BP PLC is pushing to fix its runaway Gulf oil well by July 27, possibly weeks before the deadline the company is discussing publicly, in a bid to show investors it has capped its ballooning financial liabilities, according to company officials.
At the same time, BP is readying a series of backup plans in case its current operations go awry. These include connecting the rogue well to existing pipelines in two nearby underwater gas and oil fields, according to company and administration officials.
Much of the additional planning has been pushed by the U.S. government, which has urged BP to develop what one official called the “backup to the backup plan.” Both BP and the federal government are concentrating on their next steps, particularly because of uncertainty caused by the imminent hurricane season and the protracted political and financial damage caused by the endless spill.
Both BP and the Coast Guard continue to state publicly they’re aiming to have a fix in place in early to mid-August. BP has discussed its backup plans only with administration officials, who in turn have briefed President Barack Obama.
The July 27 target date is the day the company is expected to report second-quarter earnings and will speak to investors. BP also wants to show progress by July 20, the day U.K. Prime Minister David Cameron is scheduled to visit the White House.
“In a perfect world with no interruptions, it’s possible to be ready to stop the well between July 20 and July 27,” said the head of BP’s Gulf Coast restoration unit, managing director Bob Dudley, in an interview. He added that this “perfect case” is threatened by the hurricane season and is “unlikely.”
On Wednesday, on a visit to the Discoverer Enterprise, the ship that’s collecting oil from the well, Mr. Dudley got word of a nine-day period of clear weather starting Friday, a period that could prove critical to the effort.
BP is drilling two relief wells through which it will pump material designed to seal the leaking well. One is now 12 feet horizontally and 300 feet vertically from the target spot.
Billy Brown, president of Blackhawk Specialty Tools, a BP contractor helping with the relief-well process, said Wednesday the effort is progressing ahead of schedule.
Mindful of prior snafus, BP has quietly crafted backup plans. The first would force spewing oil to a depleted gas field on the ocean floor two miles away. The second would move the oil to an existing underwater oil field nine miles away. Both require laying flow lines, either flexible or hard steel piping, to connect the leaking well to existing wellheads on these older sites.
The engineers described their plans at a seven-hour meeting last week featuring BP engineers and Energy Secretary Steve Chu, held at BP’s Houston crisis center. Mr. Chu said he told them: “Force yourself to think each one will fail.” In an interview, he added: “We’re in new territory full of perils, and nothing is a slam dunk.”
BP’s Mr. Dudley reviewed Wednesday the company’s engineering work with retired Coast Guard Admiral Thad Allen, who heads the Obama administration’s effort.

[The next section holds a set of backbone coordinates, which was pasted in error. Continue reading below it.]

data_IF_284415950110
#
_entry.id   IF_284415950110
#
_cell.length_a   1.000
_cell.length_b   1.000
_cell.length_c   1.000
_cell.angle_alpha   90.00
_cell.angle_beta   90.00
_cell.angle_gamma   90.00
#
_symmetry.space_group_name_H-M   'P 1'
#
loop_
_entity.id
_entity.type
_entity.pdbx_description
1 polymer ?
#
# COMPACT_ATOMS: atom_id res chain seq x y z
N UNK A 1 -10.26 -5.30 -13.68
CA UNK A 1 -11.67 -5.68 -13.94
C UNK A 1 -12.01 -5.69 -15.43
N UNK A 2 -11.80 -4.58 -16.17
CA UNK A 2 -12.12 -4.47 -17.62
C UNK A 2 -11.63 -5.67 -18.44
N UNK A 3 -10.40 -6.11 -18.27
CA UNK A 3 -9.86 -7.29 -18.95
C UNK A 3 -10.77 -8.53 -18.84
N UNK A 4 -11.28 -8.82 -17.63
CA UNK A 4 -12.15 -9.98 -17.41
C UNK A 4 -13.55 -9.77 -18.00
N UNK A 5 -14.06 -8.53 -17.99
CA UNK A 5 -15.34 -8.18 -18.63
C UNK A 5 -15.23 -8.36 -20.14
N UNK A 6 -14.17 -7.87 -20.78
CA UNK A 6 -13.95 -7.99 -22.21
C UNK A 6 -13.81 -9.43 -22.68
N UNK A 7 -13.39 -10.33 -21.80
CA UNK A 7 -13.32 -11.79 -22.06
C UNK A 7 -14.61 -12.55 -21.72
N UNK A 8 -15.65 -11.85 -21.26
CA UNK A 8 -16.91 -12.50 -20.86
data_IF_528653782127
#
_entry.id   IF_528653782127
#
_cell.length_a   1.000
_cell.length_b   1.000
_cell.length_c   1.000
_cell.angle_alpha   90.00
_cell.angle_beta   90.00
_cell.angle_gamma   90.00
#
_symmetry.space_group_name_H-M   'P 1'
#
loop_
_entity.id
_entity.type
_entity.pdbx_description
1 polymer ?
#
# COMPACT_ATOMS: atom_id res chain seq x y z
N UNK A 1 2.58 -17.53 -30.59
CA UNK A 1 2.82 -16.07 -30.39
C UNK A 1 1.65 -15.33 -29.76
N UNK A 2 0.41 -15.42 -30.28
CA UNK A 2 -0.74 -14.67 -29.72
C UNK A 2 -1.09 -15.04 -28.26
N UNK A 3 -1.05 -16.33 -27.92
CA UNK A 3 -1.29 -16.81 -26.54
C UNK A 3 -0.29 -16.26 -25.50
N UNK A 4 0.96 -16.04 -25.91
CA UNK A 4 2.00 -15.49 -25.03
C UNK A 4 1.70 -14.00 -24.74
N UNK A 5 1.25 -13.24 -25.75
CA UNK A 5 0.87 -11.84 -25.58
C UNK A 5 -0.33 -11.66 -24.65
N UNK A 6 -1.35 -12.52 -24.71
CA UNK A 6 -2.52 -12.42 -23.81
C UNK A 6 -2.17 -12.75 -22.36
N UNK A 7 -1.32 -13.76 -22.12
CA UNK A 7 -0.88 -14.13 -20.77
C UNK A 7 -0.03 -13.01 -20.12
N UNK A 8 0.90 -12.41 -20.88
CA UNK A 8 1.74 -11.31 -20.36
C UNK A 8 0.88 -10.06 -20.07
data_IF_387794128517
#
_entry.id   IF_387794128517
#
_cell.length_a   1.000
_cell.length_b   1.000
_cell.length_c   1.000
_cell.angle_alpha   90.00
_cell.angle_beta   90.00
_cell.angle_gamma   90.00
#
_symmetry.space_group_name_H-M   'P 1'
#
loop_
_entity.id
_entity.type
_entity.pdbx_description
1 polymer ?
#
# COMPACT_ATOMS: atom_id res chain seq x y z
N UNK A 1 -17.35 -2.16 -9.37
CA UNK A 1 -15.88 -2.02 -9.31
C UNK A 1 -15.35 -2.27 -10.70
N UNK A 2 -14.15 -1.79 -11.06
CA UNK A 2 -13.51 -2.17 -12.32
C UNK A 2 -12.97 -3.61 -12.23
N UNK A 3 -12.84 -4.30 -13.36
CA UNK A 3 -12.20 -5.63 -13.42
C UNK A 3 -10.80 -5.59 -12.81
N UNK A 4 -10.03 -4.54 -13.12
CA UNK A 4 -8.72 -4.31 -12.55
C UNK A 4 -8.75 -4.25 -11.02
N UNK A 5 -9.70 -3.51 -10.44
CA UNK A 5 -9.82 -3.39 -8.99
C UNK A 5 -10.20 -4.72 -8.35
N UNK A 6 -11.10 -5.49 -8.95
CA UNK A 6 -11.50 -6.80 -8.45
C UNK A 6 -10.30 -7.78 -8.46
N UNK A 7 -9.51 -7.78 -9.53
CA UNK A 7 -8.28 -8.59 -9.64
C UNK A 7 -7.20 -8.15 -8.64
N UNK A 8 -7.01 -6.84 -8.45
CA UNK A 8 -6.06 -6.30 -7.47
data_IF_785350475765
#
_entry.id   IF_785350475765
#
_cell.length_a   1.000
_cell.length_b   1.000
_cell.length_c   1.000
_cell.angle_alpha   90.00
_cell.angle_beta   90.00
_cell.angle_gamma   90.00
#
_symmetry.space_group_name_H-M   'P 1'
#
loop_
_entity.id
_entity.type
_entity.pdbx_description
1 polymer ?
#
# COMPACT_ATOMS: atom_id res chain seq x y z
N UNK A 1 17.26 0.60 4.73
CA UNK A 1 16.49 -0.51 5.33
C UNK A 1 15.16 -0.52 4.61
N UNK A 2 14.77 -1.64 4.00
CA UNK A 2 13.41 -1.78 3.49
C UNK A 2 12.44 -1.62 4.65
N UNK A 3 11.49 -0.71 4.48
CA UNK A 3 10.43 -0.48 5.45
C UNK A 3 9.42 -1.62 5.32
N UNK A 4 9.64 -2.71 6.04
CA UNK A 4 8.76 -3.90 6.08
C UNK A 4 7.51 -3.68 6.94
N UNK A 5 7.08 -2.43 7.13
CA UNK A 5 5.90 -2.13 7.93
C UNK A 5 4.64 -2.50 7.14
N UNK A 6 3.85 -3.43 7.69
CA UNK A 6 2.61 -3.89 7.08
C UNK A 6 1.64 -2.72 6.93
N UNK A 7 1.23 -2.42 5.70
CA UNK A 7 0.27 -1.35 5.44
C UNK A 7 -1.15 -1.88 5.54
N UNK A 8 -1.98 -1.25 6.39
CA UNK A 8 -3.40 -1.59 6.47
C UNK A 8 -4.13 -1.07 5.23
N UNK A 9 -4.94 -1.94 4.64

Flying by helicopter to the ship collecting oil, the two men discussed the backup options. All around the ship, 43 miles offshore, the ocean was tinged orange.
The stakes are huge for BP, which has lost nearly half of its market capitalization since the explosion aboard the Deepwater Horizon rig April 20.
The company’s board is setting up a “Gulf of Mexico” committee for a few directors to delve deeply into the disaster’s safety and financial implications.
When they announce earnings July 27, BP officials hope to provide investors with more information on the estimated liabilities from the Gulf spill.
One official said the company wants to be able to describe the oil spill as finite, not infinite, a moment that would allow it to start calculating the total potential liabilities under U.S. law.
To prepare Prime Minister Cameron to speak with Mr. Obama about one of the U.K.’s largest companies, British Ambassador to the U.S. Nigel Sheinwald last Friday attended BP briefings in Houston and New Orleans and then toured the damaged Florida coast. He also met Coast Guard officials.
At Wednesday’s trip to the spill site, Mr. Dudley and Adm. Allen evaluated a prospect for controlling the spill—a newly designed cap to replace the leaky one currently directing oil to ships on the surface.
The risk: removing the old cap could exacerbate the spill in the short run.
At the administration’s prodding, BP created a new device called an “autonomous subsea dispersant system.” Environmental Protection Agency head Lisa Jackson told BP to create such a capability to monitor and measure chemicals used underwater to break up the oil. The large volume of dispersants used has concerned scientists and some government officials.
In recent days, the company has installed new battery-powered equipment on the ocean floor that will inject dispersant into the flowing well. Typically, the dispersants are controlled by ships on the surface, but they may have to move if storms hit.
Separately, the BP-dominated consortium that operates the Trans-Alaska Pipeline, Alyeska Pipeline Service Co, said Chief Executive Kevin Hostler will retire in September.
Mr. Hostler, a former senior BP executive, had faced accusations from U.S. lawmakers that efforts to cut costs put the integrity of the pipeline at risk.
A spokesperson for Alyeska couldn’t be reached for comment.